Bad economy isn’t hurting HBO, execs say

The economy is pounding entertainment companies left and right, but Time Warner Inc.'s pay cable channel HBO so far has been immune to the turmoil, its top executives said Thursday.

Speaking at the Television Critics Assn. press tour in Pasadena, HBO Co-President Richard Plepler said the company’s strong DVD sales, along with little evidence of subscribers’ dropping the service to save a few bucks, had the network feeling “cautiously optimistic” that it could weather the storm.

HBO has about 30 million subscribers, up slightly from a year ago. It is also expanding its online presence with HBO Go, its re-branded broadband offering. The service, which is being tested in 5,000 Comcast homes, will offer 650 hours of HBO content. Plepler said HBO was talking with other distributors about carrying the broadband service. To access programming online, consumers will have to prove that they already are HBO subscribers.

Although the dollars are still coming in, HBO’s other co-president, Michael Lombardo, said the channel was not looking to increase its programming budgets in the near future. He noted that the new comedy “Hung” would be back for a second season next summer, along with the series “True Blood” and “Entourage.”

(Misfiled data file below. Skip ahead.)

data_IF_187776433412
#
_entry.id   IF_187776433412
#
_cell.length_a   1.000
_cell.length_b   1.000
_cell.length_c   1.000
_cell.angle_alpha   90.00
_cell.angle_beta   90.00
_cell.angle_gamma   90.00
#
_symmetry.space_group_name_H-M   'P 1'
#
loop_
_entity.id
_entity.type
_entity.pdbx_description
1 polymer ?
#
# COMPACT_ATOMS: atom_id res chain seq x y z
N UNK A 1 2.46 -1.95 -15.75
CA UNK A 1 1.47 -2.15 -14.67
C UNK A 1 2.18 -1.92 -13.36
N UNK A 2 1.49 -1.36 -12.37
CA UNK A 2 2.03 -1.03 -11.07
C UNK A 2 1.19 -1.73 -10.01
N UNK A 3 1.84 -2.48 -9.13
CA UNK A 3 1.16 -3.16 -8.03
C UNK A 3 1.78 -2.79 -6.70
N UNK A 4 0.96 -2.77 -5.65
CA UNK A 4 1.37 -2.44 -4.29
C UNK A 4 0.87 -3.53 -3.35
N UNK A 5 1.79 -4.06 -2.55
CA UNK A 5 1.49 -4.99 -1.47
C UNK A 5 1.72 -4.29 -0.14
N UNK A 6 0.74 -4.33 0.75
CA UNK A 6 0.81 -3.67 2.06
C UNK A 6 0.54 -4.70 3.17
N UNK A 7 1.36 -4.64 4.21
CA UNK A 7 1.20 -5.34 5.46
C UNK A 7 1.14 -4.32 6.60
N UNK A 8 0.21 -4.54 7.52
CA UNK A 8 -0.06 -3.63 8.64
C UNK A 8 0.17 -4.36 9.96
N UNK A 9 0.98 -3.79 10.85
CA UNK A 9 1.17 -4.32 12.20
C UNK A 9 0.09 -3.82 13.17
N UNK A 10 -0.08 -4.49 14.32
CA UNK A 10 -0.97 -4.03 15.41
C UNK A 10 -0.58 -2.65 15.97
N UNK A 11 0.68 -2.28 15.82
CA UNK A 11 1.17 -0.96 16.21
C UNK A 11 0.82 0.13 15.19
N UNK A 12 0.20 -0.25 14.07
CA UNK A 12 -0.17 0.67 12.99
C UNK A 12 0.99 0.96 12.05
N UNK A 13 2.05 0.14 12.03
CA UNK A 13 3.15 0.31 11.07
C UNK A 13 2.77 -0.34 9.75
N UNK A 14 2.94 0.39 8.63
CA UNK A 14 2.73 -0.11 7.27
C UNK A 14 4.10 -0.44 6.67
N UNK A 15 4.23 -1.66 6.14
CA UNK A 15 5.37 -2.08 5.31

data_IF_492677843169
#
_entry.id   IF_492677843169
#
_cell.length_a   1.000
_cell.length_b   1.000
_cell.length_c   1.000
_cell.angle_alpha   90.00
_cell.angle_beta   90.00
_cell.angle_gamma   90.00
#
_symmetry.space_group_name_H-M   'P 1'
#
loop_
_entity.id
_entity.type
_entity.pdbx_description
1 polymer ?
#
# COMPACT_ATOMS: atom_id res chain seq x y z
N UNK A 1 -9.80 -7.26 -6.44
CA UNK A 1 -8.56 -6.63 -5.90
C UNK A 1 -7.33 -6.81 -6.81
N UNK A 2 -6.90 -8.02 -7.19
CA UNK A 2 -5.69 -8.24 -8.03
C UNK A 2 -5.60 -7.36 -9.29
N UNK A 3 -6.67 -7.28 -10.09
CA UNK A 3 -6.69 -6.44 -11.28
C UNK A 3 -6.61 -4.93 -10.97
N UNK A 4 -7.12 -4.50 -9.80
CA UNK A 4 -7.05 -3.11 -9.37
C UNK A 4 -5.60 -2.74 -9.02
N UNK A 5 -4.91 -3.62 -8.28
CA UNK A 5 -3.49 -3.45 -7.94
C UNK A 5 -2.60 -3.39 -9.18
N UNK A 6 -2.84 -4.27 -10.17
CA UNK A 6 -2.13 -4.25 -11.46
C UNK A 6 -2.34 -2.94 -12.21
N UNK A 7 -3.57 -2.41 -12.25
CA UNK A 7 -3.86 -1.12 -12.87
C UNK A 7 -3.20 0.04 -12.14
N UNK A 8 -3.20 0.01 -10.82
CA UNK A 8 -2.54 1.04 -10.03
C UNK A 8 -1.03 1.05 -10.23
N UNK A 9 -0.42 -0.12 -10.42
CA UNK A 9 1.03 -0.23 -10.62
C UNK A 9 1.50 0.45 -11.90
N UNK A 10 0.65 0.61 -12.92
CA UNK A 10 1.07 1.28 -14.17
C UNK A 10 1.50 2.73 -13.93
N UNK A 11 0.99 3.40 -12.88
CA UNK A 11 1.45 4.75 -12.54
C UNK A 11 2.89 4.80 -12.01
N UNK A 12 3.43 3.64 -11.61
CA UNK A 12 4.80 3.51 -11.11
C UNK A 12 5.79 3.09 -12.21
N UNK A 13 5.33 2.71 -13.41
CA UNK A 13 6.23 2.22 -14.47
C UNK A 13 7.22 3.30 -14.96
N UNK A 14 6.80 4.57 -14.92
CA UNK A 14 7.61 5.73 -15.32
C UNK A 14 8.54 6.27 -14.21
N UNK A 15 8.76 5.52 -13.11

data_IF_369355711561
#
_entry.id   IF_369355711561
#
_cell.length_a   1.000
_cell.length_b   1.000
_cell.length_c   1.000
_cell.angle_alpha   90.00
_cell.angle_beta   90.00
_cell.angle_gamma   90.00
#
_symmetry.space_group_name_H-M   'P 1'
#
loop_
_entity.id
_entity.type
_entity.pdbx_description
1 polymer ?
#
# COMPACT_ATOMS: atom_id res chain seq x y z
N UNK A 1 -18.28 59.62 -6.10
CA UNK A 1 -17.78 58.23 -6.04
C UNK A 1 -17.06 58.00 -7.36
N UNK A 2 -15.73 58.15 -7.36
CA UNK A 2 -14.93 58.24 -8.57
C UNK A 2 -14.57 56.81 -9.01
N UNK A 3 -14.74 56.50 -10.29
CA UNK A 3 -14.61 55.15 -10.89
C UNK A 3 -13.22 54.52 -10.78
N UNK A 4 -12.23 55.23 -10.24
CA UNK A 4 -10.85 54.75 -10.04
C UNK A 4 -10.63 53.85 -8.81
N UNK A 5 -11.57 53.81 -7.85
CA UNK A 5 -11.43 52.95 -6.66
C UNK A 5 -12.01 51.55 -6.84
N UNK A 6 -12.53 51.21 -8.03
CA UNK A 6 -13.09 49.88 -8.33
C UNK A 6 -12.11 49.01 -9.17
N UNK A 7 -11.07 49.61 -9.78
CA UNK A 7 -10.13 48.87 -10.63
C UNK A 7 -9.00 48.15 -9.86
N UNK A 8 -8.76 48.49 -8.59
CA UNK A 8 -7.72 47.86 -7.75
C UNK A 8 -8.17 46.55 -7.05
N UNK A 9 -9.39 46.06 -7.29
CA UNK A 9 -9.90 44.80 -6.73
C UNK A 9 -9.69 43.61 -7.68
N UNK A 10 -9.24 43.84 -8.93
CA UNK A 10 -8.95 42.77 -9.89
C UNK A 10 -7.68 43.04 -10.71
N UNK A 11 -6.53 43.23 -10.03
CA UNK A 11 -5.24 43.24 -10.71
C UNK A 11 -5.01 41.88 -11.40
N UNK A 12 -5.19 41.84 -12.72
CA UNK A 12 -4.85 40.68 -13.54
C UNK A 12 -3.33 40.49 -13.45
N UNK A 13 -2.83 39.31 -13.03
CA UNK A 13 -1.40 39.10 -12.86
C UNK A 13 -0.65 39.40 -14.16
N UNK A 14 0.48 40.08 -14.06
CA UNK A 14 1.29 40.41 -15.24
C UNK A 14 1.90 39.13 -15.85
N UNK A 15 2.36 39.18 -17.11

HBO is back on a roll creatively, thanks in particular to “True Blood.” The network is miffed that the Academy of Television Arts & Sciences, which oversees the Emmy Awards, is considering moving some categories such as writing for best drama and awards for TV movies and miniseries out of the live Emmy broadcast. Those are categories HBO has dominated in recent years. Lombardo said he was disappointed by that idea, and Plepler called it peculiar. (For more on the Emmy-HBO flap, see the report in Calendar.)

On the creative front, one of the more anticipated projects previewed to critics is a documentary about President Obama that was produced by actor Edward Norton, who has been active in Democratic politics and affordable-housing issues.

Norton said the president’s declining poll numbers should not dampen interest in “By the People: The Election of Barack Obama.”

“Whatever President Obama goes through, whatever struggles and ebbs and flows and success,” he said, “I don’t think anything will diminish the achievement of his election. . . . It was a singular moment in American history.”


“By the People,” directed by Amy Rice and Alicia Sams, offers a behind-the-scenes look at Obama and his campaign, from his victory in the Iowa primary through election day in November. The original concept was to make a more general film about the candidate, rather than a campaign diary.

“He represented a generational shift in national politics,” Norton said. “There was no conversation or suggestion of ‘We’d like to follow your run for the presidency.’ ”

But as more footage was shot, the backstage angle became more important. Despite Norton’s celebrity and connections, however, the filmmakers said it was sometimes hard to get access to Obama and his inner circle. Norton said that two top Obama advisors, David Axelrod and David Plouffe, were particularly resistant at first, but that Rice “wore them down.”

After a while, Norton said, staffers paid no attention to the film crew. “That’s when you’re in, when people sort of forget about you,” he said.